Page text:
I live in Ohio and have been visiting Pokagon and Crooked Lake for the past 48 years. I am familiar with the sloping glacial soils that are predominantly sand and gravel. The natural artesian well at the Spring Shelter in Pokagon and by Tom’s Donuts provides the best drinking water you can find. The quality of Steuben County lakes and fresh air is what keeps me coming back. If either suffers, you can rest assured my tourism dollars will not be spent in Steuben County.
The other big issue is the large tankers, trucks and mega-sized equipment that may tear up your paved roads and bridges. Taxpayers have to foot those repair bills. Who pays for the environmental impact to the groundwater? This is the scariest issue and, unfortunately once done, this damage is normally permanent.
Your proposed CAFO is for hogs, but the same road, fly and manure issues apply. Most people say the smell of hog manure is much worse than cattle. Some feel raising hogs in crowded enclosed structures is inhumane, but the biggest problem is manure disposal, pollution from runoff and leaching into groundwater.
My big concern is how this operation will affect Steuben County’s drinking water and the great lake water quality. With your porous soils, there is a good chance you may experience groundwater contamination after an accidental spill or after manure is applied to the fields. This may eventually find its way into drinking water aquifers.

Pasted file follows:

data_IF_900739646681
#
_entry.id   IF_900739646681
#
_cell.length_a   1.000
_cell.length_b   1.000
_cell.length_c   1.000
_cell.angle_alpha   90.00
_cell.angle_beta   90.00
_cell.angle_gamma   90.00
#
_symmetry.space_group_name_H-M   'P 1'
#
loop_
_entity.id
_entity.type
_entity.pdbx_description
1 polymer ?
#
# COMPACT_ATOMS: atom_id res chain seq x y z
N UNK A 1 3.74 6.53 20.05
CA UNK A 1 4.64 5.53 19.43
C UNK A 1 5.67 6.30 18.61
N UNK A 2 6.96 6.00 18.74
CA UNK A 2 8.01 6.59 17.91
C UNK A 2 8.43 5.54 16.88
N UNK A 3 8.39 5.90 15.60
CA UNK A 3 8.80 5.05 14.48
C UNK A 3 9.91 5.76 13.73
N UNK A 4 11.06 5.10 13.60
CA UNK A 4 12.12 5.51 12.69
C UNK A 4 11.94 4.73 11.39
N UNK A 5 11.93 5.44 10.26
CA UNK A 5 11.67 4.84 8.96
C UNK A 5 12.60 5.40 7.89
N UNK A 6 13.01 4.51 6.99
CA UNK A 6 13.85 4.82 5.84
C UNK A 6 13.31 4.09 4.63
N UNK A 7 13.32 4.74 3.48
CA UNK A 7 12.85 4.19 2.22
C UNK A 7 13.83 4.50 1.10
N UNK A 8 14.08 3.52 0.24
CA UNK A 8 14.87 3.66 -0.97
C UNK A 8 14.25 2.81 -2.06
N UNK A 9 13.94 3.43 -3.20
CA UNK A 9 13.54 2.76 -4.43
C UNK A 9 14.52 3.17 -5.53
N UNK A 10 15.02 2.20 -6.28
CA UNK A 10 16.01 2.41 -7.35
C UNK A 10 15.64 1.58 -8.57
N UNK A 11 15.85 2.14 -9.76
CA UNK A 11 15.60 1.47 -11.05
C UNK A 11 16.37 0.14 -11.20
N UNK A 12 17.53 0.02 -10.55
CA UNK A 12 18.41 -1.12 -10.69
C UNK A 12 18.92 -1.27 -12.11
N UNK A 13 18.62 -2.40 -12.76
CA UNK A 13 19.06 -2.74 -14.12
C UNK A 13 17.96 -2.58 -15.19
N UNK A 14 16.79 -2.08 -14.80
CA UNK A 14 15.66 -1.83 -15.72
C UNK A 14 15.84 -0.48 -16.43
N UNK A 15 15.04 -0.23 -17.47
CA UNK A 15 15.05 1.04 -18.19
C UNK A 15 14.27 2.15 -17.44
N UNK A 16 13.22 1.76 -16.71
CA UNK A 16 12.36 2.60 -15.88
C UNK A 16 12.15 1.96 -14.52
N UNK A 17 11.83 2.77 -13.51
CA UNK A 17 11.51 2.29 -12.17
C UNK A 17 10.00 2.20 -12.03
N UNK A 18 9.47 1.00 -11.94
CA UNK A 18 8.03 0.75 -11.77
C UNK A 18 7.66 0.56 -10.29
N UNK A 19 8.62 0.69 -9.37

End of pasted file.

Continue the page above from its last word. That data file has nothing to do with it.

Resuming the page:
Surface water seeks the lowest level, and I would think there is high potential that the manure will leach into your subsurface water table and eventually find its way into your lakes.
A case study for Steuben County to consider is St. Mary’s Lake in central Ohio. Nutrient-rich farm run-off polluted this lake over time, created foul smells and resulted in life-threatening blue-green algae that made the lake unsafe for public use, which killed property values and tourism.
Wake up, Steuben County (land of 101 lakes)! The proposed hog farm just isn’t a good fit.
Henry County, Ohio